Inventor James Dyson has reiterated he wants Britain to leave the European Union, as he pledged to spend £1 billion on research and development. 

The entrepreneur's Wiltshire-based firm Dyson is committing the money on 100 new products over the next four years.

It is also spending a further £200m towards additional production lines in south-east Asia so that it can increase its manufacturing capacity to 11 million motors a year. 

The spending is on top of a previously-announced plan for a £250m campus expansion at its Malmesbury site, creating 3,000 jobs. 

But Dyson, who is chairman of the company he founded in 1993, again expressed concerns about how the EU operates - adding Britain did not need to be "dominated and bullied". 

He also said people coming to the UK to study engineering and science, plus those wanting to develop new technology, should be encouraged to remain. 

His comments emerged after details of Dyson's future investment were announced. 

The first new research building is due to open in early 2016 and will house laboratories for research and development into future technologies.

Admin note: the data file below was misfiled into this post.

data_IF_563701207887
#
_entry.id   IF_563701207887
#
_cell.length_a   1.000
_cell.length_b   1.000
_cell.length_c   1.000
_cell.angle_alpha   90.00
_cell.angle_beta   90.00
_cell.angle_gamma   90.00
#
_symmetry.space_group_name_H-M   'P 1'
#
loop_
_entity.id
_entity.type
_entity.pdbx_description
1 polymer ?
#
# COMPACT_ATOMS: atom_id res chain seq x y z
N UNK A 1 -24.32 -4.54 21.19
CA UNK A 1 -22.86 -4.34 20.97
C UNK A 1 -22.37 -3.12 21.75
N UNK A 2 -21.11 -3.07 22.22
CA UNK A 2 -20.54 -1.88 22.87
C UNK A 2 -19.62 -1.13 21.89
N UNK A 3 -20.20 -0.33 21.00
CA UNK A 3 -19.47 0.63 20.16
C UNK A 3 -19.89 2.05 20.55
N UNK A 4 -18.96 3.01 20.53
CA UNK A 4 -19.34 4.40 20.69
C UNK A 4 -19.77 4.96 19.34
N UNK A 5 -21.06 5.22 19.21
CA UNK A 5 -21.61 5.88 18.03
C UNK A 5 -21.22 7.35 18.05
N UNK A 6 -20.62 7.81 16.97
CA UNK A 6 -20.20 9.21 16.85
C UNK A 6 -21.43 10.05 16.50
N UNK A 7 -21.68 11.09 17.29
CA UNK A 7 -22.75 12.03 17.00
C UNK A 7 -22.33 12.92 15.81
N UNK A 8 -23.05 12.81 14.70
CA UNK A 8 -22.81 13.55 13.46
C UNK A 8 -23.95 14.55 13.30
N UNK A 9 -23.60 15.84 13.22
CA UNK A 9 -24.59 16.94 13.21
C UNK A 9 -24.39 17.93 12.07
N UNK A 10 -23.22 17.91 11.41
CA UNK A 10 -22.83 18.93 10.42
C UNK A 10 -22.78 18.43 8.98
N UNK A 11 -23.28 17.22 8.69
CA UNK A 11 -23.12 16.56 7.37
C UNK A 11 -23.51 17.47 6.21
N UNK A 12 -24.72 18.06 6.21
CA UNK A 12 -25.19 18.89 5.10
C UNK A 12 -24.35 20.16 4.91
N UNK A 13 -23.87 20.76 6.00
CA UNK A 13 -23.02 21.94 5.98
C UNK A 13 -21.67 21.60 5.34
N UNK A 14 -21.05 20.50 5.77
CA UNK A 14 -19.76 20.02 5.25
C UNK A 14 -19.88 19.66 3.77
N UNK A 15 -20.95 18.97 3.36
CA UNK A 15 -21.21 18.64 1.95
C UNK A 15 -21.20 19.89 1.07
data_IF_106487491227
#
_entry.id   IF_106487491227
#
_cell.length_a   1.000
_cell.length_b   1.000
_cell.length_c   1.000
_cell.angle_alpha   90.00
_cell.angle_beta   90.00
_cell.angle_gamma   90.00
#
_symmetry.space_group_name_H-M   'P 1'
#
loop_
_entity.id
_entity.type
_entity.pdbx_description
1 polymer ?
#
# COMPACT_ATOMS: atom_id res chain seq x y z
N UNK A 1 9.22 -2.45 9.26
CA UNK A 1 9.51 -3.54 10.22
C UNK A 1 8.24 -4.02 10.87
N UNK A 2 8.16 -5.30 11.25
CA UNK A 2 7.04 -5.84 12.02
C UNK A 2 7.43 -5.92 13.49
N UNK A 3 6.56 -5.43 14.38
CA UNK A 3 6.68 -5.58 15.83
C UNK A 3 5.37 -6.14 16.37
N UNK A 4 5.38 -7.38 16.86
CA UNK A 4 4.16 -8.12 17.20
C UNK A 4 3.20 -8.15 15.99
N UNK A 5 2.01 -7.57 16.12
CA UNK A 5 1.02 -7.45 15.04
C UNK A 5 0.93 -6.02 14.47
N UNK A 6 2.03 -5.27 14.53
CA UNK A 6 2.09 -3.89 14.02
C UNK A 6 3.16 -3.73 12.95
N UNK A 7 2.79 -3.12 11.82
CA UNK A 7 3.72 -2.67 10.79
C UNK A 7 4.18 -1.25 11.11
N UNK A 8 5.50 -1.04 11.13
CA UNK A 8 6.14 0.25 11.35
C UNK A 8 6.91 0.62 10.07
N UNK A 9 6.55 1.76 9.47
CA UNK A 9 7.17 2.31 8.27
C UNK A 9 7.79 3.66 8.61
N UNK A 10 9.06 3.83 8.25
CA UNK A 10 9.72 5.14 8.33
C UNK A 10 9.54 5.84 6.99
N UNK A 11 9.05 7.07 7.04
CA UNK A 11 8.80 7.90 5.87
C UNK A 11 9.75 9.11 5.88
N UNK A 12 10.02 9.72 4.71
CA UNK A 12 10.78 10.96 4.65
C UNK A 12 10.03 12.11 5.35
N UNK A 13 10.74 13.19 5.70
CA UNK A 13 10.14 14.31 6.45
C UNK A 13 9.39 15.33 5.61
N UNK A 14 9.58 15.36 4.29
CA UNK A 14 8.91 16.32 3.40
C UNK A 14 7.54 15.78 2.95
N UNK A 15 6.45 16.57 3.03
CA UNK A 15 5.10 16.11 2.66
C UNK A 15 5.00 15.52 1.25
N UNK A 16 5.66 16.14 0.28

Dyson is currently recruiting 300 people to join its team of more than 2,000 engineers and scientists, while it is also planning to extend its external research programme with universities by another £50m. 

Dyson works with over 30 universities to develop early-stage technologies, including a £5m investment in a joint robotics lab with Imperial College London, and in fluid mechanics at the University of Cambridge. 

Dyson, which last year produced its millionth machine, moved its manufacturing to Asia a decade ago. 

The company is best known for inventing bagless cleaners and bladeless fans, with 90% of its technology now sold overseas in more than 70 countries.